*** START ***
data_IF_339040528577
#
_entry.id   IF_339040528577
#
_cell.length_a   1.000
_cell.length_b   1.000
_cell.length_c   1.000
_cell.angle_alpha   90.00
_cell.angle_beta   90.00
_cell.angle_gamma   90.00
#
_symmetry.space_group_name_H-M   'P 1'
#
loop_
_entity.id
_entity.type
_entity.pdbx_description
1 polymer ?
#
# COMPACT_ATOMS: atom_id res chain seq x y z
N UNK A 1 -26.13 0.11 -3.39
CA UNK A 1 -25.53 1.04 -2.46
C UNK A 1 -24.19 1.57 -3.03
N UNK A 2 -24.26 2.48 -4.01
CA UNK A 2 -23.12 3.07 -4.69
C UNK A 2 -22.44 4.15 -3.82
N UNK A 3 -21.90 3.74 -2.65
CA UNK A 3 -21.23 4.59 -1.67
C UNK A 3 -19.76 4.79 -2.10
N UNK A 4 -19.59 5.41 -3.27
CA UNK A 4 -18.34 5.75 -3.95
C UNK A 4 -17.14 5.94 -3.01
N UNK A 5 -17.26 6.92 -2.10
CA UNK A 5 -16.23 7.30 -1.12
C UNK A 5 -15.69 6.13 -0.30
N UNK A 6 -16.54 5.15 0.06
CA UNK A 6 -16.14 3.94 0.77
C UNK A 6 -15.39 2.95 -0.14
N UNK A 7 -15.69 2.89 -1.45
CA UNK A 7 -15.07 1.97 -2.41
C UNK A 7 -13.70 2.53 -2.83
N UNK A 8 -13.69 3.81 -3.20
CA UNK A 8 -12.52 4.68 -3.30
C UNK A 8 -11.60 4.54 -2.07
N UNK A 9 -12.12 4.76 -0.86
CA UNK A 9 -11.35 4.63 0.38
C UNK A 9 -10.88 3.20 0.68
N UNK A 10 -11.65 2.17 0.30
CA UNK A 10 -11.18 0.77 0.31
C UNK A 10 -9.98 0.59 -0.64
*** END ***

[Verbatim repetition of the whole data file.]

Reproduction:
data_IF_339040528577
#
_entry.id   IF_339040528577
#
_cell.length_a   1.000
_cell.length_b   1.000
_cell.length_c   1.000
_cell.angle_alpha   90.00
_cell.angle_beta   90.00
_cell.angle_gamma   90.00
#
_symmetry.space_group_name_H-M   'P 1'
#
loop_
_entity.id
_entity.type
_entity.pdbx_description
1 polymer ?
#
# COMPACT_ATOMS: atom_id res chain seq x y z
N UNK A 1 -26.13 0.11 -3.39
CA UNK A 1 -25.53 1.04 -2.46
C UNK A 1 -24.19 1.57 -3.03
N UNK A 2 -24.26 2.48 -4.01
CA UNK A 2 -23.12 3.07 -4.69
C UNK A 2 -22.44 4.15 -3.82
N UNK A 3 -21.90 3.74 -2.65
CA UNK A 3 -21.23 4.59 -1.67
C UNK A 3 -19.76 4.79 -2.10
N UNK A 4 -19.59 5.41 -3.27
CA UNK A 4 -18.34 5.75 -3.95
C UNK A 4 -17.14 5.94 -3.01
N UNK A 5 -17.26 6.92 -2.10
CA UNK A 5 -16.23 7.30 -1.12
C UNK A 5 -15.69 6.13 -0.30
N UNK A 6 -16.54 5.15 0.06
CA UNK A 6 -16.14 3.94 0.77
C UNK A 6 -15.39 2.95 -0.14
N UNK A 7 -15.69 2.89 -1.45
CA UNK A 7 -15.07 1.97 -2.41
C UNK A 7 -13.70 2.53 -2.83
N UNK A 8 -13.69 3.81 -3.20
CA UNK A 8 -12.52 4.68 -3.30
C UNK A 8 -11.60 4.54 -2.07
N UNK A 9 -12.12 4.76 -0.86
CA UNK A 9 -11.35 4.63 0.38
C UNK A 9 -10.88 3.20 0.68
N UNK A 10 -11.65 2.17 0.30
CA UNK A 10 -11.18 0.77 0.31
C UNK A 10 -9.98 0.59 -0.64